All hail the mighty Marlborough sauvignon blanc
Glance at any supermarket wine section and it's immediately clear that we like sauvignon blanc best.
All the reds for sale would struggle to fill the area set aside for a single variety from a single area - Marlborough sauvignon blanc. For all the talk about the New Zealand wine industry being much more than a one-trick pony – that pony still rules.
But while sauvignon blanc sells in stainless steel vat loads, it's other wines such as pinot noir, that have set up their own navel-gazing conferences.
This changes next month when over February 1-3 all things sauvignon blanc will be discussed in Blenheim by 300 wine experts, writers and makers at the inaugural International Sauvignon Blanc Celebration 2016. The next celebration will be in 2019 and thereafter every four years.
Celebration chairman Patrick Materman is chief winemaker at Brancott Estate. He says the main point of the conference is to showcase sauvignon blanc's diversity. This is about making sure that sellers and drinkers remain excited by its possibilities and don't get bored with it.
That's a risk because sauvignon blanc isn't regarded by the general public as a particularly sophisticated wine. Many see it as a stepping stone to other varieties.
The conference is a far-sighted move rather than from a fear the gold rush is over. In fact, the sauvignon blanc juggernaut shows no sign of slowing.
The figures are staggering: The country's wine exports are worth $1.5 billion, yet $1.1 million of that comes from sauvignon blanc.
Even more amazingly, 70 per cent of the sauvignon blanc comes from just one area - Marlborough.
Sauvignon blanc was first planted in Marlborough in 1975. Now about 24,000ha of the possible 25,000ha has been planted so peak Marlborough sauvignon blanc is looming. (The total national vineyard area is only 35,000ha, about the size of Champagne in France).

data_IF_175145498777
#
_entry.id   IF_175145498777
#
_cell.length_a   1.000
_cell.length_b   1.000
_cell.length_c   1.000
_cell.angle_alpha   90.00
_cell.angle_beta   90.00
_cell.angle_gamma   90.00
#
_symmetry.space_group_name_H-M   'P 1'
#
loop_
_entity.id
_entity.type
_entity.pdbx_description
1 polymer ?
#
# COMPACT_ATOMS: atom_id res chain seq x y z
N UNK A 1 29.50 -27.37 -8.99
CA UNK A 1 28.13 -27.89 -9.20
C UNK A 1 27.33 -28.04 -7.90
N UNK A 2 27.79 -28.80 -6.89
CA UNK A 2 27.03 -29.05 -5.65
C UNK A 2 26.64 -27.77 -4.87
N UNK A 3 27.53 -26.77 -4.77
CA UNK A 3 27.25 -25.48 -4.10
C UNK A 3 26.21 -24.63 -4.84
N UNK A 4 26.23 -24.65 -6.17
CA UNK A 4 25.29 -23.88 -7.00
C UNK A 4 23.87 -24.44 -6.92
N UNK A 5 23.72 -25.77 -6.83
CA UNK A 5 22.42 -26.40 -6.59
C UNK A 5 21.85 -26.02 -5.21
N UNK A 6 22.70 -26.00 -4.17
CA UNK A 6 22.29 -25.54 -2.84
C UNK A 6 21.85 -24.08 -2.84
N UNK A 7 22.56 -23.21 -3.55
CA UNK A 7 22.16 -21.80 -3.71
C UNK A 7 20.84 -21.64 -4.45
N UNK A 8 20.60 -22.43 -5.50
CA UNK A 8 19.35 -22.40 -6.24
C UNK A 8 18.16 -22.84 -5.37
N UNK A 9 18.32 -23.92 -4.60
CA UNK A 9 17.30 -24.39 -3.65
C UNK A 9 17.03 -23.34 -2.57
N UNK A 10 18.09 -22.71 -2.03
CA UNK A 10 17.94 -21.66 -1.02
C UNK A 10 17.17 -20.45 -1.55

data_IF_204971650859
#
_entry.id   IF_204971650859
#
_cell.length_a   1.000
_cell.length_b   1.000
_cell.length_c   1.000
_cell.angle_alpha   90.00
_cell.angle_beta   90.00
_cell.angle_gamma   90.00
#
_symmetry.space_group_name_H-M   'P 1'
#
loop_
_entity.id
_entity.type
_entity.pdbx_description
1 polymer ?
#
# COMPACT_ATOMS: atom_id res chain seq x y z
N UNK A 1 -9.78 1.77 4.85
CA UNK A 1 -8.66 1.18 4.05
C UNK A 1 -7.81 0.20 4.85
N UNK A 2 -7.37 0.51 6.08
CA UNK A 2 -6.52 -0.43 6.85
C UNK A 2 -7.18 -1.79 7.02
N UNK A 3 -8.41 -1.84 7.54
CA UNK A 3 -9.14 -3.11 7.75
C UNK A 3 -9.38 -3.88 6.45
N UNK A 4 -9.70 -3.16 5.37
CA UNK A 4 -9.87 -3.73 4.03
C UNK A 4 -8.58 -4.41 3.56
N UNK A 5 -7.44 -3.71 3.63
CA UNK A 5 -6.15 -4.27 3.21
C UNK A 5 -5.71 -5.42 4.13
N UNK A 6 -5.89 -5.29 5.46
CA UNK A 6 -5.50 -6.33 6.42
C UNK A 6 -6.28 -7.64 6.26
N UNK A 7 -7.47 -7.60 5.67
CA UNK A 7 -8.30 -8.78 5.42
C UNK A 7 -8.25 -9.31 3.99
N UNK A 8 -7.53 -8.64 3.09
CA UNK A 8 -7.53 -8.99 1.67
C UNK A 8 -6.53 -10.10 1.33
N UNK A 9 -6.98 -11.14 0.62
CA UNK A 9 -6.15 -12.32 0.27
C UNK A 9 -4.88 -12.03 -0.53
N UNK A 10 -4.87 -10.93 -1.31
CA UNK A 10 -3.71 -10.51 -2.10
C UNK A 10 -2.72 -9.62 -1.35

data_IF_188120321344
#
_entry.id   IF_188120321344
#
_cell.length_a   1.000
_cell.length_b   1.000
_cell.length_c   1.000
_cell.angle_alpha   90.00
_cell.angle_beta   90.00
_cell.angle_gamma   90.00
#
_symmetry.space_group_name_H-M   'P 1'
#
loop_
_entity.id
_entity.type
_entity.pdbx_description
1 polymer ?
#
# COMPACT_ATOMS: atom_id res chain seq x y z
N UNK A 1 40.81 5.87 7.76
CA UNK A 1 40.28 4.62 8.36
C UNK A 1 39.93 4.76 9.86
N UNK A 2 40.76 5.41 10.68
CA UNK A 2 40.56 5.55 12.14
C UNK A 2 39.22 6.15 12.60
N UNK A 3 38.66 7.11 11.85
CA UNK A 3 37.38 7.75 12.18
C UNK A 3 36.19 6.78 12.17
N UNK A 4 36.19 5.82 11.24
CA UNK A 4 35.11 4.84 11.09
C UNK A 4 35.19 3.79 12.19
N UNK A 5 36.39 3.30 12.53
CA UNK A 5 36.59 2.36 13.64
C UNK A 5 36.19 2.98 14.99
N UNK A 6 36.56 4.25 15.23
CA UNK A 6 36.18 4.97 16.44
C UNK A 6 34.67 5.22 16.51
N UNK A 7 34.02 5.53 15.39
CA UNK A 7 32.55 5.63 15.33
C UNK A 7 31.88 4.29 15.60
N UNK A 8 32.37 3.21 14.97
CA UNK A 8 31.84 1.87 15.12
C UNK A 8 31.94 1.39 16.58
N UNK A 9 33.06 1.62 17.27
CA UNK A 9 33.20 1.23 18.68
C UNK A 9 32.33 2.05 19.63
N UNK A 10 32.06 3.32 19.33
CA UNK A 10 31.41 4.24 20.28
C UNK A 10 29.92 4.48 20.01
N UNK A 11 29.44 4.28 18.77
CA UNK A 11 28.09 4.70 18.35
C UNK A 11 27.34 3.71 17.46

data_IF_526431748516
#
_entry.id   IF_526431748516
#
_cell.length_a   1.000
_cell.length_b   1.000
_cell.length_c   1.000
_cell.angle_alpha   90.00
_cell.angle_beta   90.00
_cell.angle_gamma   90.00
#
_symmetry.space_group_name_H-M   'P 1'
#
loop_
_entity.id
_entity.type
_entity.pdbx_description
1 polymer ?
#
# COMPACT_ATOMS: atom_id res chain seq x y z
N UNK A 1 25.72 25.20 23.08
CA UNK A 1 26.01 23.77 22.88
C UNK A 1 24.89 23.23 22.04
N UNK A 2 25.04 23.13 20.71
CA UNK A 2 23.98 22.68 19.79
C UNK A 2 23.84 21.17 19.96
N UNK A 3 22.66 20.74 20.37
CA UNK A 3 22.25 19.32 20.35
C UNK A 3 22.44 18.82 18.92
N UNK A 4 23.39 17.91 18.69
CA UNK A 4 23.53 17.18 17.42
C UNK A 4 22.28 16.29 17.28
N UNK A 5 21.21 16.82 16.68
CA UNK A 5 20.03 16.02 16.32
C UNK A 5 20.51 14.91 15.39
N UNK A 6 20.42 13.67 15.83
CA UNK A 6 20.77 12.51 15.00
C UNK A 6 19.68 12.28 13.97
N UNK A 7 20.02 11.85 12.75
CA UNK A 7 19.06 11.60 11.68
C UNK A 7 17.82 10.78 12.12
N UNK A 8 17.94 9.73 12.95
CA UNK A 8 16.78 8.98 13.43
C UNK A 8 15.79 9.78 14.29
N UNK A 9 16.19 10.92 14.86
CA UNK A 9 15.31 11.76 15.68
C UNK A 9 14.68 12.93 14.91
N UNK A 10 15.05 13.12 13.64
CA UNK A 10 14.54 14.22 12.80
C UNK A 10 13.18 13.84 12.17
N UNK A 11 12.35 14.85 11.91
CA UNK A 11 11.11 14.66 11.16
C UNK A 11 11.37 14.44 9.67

Marlborough sauvignon blanc tastes differently to sauvignon blanc from anywhere else. Earlier versions had wine writers scratching their heads to describe what they were experiencing. "Cat's pee on a gooseberry bush" and "sweaty armpits" were some of the more out-there attempts.
Materman says the wines have since become more sophisticated.
"They have this aromatic fruit expression that is just punchier and way more fragrant. The early ones were quite herbaceous, they were punchy, but also quite green. Now there is a much better balance. They are riper in flavour but still have a nice clean herbal note to them as well."
Most regular wine drinkers can easily recognise a Marlborough sauvignon blanc and this is a big part of the appeal. Drinkers like the idea that this is a wine they know about and can rate against others.
Materman says the style also suits modern fresh cuisine styles. "Those are often about clear, clean flavours and about heroing the raw ingredient. To me, sauvignon blanc does that as well."
He sees no sign of sauvignon blanc going out of fashion.
Export markets growing at enormous rate. The United States has overtaken Australia as the number one wine destination and a new "massive spike" in sales to Russia show there are still places discovering Kiwi sauvignon blanc.
"New Zealand's overall wine production is about 1 percent of overall world production. So I don't think we are going to flood the market."
For more information on the conference see sauvignon2016.com